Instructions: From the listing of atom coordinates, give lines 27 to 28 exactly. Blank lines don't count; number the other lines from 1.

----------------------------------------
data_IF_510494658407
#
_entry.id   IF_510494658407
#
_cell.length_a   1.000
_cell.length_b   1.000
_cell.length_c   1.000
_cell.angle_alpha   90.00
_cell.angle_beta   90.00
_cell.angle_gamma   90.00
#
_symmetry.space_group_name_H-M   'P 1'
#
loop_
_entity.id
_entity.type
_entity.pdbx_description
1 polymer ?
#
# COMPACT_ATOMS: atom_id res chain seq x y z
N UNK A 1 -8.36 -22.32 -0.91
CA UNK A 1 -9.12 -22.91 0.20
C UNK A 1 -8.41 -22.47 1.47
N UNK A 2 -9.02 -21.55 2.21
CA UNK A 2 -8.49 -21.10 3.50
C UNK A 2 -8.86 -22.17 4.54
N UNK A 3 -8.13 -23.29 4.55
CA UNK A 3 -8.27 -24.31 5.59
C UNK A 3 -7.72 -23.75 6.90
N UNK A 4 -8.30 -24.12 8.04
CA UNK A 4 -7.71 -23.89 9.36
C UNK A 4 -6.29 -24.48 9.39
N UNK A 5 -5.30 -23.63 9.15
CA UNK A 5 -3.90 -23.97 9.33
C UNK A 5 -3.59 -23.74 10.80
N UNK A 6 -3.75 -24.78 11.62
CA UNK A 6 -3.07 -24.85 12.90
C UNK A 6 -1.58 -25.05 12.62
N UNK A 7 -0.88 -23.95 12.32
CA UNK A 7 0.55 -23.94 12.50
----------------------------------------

N UNK A 3 -8.13 -23.29 4.55
CA UNK A 3 -8.27 -24.31 5.59